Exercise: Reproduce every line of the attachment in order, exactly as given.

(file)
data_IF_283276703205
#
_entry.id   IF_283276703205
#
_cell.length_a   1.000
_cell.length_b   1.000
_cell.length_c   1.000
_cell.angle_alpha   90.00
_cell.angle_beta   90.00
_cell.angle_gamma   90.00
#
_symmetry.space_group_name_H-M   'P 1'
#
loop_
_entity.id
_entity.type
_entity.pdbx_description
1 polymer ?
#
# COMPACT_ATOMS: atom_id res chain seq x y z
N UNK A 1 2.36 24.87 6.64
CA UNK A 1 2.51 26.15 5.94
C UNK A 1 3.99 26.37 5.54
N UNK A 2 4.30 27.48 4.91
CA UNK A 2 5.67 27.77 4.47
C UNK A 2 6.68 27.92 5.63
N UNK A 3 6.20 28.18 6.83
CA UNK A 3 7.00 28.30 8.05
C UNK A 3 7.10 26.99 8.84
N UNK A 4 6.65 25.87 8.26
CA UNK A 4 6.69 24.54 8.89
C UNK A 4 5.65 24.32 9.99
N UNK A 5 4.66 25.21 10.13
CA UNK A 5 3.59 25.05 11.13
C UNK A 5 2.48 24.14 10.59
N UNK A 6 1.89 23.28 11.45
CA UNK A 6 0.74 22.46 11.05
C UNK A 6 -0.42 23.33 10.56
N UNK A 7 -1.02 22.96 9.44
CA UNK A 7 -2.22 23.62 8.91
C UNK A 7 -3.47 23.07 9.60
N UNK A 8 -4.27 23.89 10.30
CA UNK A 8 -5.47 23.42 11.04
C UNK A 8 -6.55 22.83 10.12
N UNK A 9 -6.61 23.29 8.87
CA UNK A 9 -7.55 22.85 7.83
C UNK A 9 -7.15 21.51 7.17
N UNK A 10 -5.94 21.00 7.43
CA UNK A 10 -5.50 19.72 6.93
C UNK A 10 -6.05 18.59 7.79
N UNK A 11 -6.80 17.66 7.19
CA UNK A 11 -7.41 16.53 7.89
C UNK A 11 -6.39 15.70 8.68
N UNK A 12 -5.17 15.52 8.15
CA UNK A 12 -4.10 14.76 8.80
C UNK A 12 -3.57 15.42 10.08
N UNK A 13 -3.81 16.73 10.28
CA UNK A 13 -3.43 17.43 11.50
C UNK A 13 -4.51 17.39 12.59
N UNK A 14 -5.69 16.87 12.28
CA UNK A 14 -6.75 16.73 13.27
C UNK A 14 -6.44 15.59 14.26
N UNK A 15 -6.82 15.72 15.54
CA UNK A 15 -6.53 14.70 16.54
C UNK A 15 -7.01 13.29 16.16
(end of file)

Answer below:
data_IF_283276703205
#
_entry.id   IF_283276703205
#
_cell.length_a   1.000
_cell.length_b   1.000
_cell.length_c   1.000
_cell.angle_alpha   90.00
_cell.angle_beta   90.00
_cell.angle_gamma   90.00
#
_symmetry.space_group_name_H-M   'P 1'
#
loop_
_entity.id
_entity.type
_entity.pdbx_description
1 polymer ?
#
# COMPACT_ATOMS: atom_id res chain seq x y z
N UNK A 1 2.36 24.87 6.64
CA UNK A 1 2.51 26.15 5.94
C UNK A 1 3.99 26.37 5.54
N UNK A 2 4.30 27.48 4.91
CA UNK A 2 5.67 27.77 4.47
C UNK A 2 6.68 27.92 5.63
N UNK A 3 6.20 28.18 6.83
CA UNK A 3 7.00 28.30 8.05
C UNK A 3 7.10 26.99 8.84
N UNK A 4 6.65 25.87 8.26
CA UNK A 4 6.69 24.54 8.89
C UNK A 4 5.65 24.32 9.99
N UNK A 5 4.66 25.21 10.13
CA UNK A 5 3.59 25.05 11.13
C UNK A 5 2.48 24.14 10.59
N UNK A 6 1.89 23.28 11.45
CA UNK A 6 0.74 22.46 11.05
C UNK A 6 -0.42 23.33 10.56
N UNK A 7 -1.02 22.96 9.44
CA UNK A 7 -2.22 23.62 8.91
C UNK A 7 -3.47 23.07 9.60
N UNK A 8 -4.27 23.89 10.30
CA UNK A 8 -5.47 23.42 11.04
C UNK A 8 -6.55 22.83 10.12
N UNK A 9 -6.61 23.29 8.87
CA UNK A 9 -7.55 22.85 7.83
C UNK A 9 -7.15 21.51 7.17
N UNK A 10 -5.94 21.00 7.43
CA UNK A 10 -5.50 19.72 6.93
C UNK A 10 -6.05 18.59 7.79
N UNK A 11 -6.80 17.66 7.19
CA UNK A 11 -7.41 16.53 7.89
C UNK A 11 -6.39 15.70 8.68
N UNK A 12 -5.17 15.52 8.15
CA UNK A 12 -4.10 14.76 8.80
C UNK A 12 -3.57 15.42 10.08
N UNK A 13 -3.81 16.73 10.28
CA UNK A 13 -3.43 17.43 11.50
C UNK A 13 -4.51 17.39 12.59
N UNK A 14 -5.69 16.87 12.28
CA UNK A 14 -6.75 16.73 13.27
C UNK A 14 -6.44 15.59 14.26
N UNK A 15 -6.82 15.72 15.54
CA UNK A 15 -6.53 14.70 16.54
C UNK A 15 -7.01 13.29 16.16